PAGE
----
Then we hear an interview with from blackballed researcher into the health risks of radiation, Chris Busby. He speaks on depleted uranium, as one example of how other interests trump safety concerns. By his estimation, about 65 million extra cases of cancer in humans have resulted from nuclear pollution from 1952-1994, and over 400,000 extra cases will result from the Fukushima leaks so far. He discusses various aspects of the health impact of radiation, and some of the organisational dynamics which cause health risk to be consistently minimised and systematically underestimated by the nuclear regulatory agencies. He also mentions that the academic establishment has never disputed the accuracy of his research, but merely attempted to ignore and suppress its dissemination.
Our title feature is a radio adaptation of Into Eternity, a thought provoking film about the hazards of nuclear waste disposal, which centres on Oonkaloo, an underground Finnish nuclear waste repository now under construction, which must last for at least 100,000 years. This film asks questions and is reflective in a way that our usual, more fact-centric, shows are not. The soundtrack is sombre and I removed the parts that are purely visual but inserted some soundbytes from pro-nuclear commercials, as a stark contrast with the earnest, long term, clear thinking needed for Oonkaloo to be a success.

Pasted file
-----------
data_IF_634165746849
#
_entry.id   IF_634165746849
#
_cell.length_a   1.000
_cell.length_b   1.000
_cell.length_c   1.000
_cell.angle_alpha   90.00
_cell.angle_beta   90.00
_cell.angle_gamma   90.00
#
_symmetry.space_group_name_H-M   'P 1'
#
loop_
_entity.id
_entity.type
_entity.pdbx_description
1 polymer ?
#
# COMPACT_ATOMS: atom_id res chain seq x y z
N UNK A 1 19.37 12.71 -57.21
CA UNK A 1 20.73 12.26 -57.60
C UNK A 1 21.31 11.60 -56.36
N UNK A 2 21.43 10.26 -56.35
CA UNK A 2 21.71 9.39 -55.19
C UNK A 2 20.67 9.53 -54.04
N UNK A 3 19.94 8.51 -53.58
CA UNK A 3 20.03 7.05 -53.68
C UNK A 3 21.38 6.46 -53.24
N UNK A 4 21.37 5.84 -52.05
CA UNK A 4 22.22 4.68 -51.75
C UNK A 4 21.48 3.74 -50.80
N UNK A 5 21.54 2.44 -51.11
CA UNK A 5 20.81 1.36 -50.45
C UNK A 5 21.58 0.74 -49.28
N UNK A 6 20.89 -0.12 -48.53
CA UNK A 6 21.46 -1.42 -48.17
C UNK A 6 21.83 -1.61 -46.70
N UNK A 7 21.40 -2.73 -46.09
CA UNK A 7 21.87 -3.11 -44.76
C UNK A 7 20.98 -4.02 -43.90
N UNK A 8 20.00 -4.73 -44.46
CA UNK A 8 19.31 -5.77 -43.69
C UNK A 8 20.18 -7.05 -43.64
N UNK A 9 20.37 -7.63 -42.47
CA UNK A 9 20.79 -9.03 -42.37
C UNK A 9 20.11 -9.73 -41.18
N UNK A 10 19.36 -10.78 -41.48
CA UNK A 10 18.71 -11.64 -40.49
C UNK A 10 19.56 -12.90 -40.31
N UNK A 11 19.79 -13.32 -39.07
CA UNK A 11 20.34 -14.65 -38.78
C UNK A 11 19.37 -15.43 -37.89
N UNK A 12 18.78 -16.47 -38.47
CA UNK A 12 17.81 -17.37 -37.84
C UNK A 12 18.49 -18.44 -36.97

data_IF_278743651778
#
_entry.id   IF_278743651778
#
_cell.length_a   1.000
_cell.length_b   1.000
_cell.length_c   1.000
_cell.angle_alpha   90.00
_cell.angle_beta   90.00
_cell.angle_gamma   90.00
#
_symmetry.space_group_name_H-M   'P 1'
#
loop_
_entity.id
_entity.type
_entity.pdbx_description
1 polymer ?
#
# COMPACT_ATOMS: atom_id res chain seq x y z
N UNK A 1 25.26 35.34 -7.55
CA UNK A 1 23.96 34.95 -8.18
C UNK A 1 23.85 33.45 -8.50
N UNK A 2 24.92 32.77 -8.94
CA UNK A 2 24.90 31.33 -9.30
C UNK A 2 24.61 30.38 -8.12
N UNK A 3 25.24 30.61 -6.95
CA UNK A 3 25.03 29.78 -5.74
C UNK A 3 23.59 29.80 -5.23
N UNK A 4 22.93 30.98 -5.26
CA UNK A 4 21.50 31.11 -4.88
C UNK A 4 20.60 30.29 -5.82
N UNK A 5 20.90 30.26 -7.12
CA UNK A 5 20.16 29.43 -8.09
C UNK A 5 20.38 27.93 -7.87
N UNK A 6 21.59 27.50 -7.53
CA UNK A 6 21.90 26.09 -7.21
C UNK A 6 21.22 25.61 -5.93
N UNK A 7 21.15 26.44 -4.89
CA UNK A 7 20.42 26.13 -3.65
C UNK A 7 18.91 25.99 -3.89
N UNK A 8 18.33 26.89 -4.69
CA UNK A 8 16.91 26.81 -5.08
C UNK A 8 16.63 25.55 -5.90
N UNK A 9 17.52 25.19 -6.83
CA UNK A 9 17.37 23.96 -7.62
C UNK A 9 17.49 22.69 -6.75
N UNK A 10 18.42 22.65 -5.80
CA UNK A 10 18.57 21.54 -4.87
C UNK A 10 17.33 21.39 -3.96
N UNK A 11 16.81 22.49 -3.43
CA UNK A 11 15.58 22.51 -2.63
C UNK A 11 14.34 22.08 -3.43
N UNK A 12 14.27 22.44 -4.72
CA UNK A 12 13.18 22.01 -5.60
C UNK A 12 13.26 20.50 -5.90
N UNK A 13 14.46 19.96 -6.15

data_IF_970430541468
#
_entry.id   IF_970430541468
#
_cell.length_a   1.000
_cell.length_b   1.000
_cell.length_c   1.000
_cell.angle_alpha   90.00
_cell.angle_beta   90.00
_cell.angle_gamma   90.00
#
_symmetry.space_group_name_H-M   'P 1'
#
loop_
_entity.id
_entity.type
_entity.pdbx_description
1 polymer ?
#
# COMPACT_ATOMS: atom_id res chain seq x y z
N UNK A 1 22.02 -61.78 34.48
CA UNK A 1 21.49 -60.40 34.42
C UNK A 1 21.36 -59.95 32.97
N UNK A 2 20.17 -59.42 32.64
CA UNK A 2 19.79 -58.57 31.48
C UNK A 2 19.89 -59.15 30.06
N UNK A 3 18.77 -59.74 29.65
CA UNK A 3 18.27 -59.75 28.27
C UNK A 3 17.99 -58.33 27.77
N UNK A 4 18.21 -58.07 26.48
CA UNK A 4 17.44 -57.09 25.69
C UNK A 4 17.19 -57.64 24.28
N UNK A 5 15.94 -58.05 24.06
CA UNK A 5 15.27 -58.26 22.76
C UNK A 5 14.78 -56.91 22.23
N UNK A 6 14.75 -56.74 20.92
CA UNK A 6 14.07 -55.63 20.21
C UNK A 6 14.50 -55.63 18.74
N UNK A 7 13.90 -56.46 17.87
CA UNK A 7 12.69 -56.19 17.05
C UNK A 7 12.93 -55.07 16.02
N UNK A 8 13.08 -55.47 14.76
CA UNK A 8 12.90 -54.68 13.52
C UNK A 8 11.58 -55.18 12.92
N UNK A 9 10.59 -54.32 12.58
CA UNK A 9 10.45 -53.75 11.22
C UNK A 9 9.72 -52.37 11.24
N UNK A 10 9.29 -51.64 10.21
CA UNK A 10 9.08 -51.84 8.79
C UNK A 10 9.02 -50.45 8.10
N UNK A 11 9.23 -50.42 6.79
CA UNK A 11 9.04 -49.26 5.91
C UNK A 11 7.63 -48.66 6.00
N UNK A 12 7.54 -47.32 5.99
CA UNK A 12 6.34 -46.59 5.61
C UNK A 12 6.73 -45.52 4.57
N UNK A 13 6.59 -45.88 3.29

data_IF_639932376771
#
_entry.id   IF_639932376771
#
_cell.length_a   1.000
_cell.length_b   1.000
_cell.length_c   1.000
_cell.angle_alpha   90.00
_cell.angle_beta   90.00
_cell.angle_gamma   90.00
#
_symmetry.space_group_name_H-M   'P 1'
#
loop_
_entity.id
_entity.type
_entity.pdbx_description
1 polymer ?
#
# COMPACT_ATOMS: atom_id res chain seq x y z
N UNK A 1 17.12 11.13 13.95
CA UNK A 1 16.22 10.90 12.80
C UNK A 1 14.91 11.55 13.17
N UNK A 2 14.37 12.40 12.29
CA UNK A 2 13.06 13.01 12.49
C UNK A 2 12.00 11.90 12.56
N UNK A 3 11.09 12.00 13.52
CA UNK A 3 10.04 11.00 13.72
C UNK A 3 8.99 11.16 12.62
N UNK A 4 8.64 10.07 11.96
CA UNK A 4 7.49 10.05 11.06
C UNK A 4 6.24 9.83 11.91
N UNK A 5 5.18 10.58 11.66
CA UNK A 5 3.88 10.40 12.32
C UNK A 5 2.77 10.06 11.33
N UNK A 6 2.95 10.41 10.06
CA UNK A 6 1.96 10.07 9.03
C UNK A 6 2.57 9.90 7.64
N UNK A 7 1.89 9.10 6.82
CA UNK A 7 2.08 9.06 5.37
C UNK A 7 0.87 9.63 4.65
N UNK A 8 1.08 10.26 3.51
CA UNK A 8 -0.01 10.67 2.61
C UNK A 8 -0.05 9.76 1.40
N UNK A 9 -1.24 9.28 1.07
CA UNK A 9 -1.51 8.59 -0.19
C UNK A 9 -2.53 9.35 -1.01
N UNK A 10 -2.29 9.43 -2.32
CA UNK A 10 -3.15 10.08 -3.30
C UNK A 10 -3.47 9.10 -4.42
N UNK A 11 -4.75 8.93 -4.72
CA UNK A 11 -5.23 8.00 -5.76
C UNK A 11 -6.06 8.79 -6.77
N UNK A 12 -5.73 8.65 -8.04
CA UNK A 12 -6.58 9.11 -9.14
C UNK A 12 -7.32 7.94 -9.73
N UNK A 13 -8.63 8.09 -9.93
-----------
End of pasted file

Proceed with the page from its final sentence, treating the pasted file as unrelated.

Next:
Thanks to Tony Gosling for the recording of Brian Haw, to John Barkhausen for the Chris Busby interview, to Democracy Now! for the Jeff Donn interview, and to chazk for the Into Eternity soundtrack and a couple of the nuclear commercials.